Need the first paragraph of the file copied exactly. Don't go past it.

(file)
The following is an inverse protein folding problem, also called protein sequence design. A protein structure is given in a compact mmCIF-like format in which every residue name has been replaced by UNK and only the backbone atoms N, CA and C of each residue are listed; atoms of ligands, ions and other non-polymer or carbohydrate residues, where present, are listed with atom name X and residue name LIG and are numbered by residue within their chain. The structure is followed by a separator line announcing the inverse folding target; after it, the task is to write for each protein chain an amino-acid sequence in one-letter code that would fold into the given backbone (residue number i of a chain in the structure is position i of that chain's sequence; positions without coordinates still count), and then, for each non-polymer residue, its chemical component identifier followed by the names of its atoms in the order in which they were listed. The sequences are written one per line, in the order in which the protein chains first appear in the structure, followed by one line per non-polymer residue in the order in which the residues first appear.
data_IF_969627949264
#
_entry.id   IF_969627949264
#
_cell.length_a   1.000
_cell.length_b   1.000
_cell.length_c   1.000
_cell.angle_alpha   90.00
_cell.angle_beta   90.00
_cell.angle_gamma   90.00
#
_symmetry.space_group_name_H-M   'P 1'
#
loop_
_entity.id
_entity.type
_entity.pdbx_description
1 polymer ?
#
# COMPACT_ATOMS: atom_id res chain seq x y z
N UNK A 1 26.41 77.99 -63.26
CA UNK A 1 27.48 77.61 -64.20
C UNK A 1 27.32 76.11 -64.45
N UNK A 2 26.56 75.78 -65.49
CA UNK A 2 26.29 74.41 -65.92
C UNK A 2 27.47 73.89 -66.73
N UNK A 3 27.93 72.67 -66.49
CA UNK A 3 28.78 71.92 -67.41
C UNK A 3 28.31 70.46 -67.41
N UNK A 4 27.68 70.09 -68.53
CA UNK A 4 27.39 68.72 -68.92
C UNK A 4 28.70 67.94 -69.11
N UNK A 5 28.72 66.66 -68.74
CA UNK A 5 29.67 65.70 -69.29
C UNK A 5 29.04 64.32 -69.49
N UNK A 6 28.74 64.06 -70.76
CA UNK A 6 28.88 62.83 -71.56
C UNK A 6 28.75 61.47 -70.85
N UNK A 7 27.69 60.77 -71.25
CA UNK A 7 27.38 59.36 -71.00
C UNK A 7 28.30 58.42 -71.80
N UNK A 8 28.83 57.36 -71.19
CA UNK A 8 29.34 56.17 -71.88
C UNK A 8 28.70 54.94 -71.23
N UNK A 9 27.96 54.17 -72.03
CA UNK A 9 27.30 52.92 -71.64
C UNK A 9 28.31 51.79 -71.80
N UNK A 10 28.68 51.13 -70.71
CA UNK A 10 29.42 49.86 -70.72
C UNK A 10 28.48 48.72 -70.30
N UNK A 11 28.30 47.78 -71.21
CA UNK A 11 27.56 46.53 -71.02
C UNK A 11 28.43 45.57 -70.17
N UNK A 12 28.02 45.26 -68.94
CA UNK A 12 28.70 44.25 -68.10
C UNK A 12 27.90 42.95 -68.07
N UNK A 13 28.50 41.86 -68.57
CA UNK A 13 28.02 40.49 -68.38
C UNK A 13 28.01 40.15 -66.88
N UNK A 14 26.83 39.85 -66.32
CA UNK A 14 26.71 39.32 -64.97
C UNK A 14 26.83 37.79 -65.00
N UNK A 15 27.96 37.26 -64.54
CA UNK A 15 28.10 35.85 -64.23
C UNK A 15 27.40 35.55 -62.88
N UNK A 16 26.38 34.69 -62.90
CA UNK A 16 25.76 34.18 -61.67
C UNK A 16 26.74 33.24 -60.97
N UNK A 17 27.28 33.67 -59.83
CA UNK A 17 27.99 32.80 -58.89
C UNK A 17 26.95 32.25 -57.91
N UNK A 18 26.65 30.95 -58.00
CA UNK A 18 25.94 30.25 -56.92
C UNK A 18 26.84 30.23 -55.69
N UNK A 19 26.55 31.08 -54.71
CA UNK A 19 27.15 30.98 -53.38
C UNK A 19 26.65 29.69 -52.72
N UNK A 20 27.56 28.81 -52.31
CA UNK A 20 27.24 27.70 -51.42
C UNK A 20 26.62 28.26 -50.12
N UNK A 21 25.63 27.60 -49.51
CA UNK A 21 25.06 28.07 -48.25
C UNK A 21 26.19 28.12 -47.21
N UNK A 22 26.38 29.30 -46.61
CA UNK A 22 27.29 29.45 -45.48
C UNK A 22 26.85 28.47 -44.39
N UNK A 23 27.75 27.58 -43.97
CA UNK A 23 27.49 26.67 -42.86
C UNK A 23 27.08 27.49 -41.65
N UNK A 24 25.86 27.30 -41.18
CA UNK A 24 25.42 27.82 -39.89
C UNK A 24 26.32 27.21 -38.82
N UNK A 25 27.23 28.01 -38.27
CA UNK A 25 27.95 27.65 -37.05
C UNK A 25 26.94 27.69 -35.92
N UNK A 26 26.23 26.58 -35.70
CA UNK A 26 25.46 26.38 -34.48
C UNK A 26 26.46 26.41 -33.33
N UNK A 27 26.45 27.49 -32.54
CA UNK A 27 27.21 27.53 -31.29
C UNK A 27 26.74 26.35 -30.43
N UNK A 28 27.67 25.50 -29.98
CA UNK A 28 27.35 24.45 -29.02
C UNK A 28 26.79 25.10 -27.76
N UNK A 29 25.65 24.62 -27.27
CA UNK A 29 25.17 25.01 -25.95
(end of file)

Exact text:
The following is an inverse protein folding problem, also called protein sequence design. A protein structure is given in a compact mmCIF-like format in which every residue name has been replaced by UNK and only the backbone atoms N, CA and C of each residue are listed; atoms of ligands, ions and other non-polymer or carbohydrate residues, where present, are listed with atom name X and residue name LIG and are numbered by residue within their chain. The structure is followed by a separator line announcing the inverse folding target; after it, the task is to write for each protein chain an amino-acid sequence in one-letter code that would fold into the given backbone (residue number i of a chain in the structure is position i of that chain's sequence; positions without coordinates still count), and then, for each non-polymer residue, its chemical component identifier followed by the names of its atoms in the order in which they were listed. The sequences are written one per line, in the order in which the protein chains first appear in the structure, followed by one line per non-polymer residue in the order in which the residues first appear.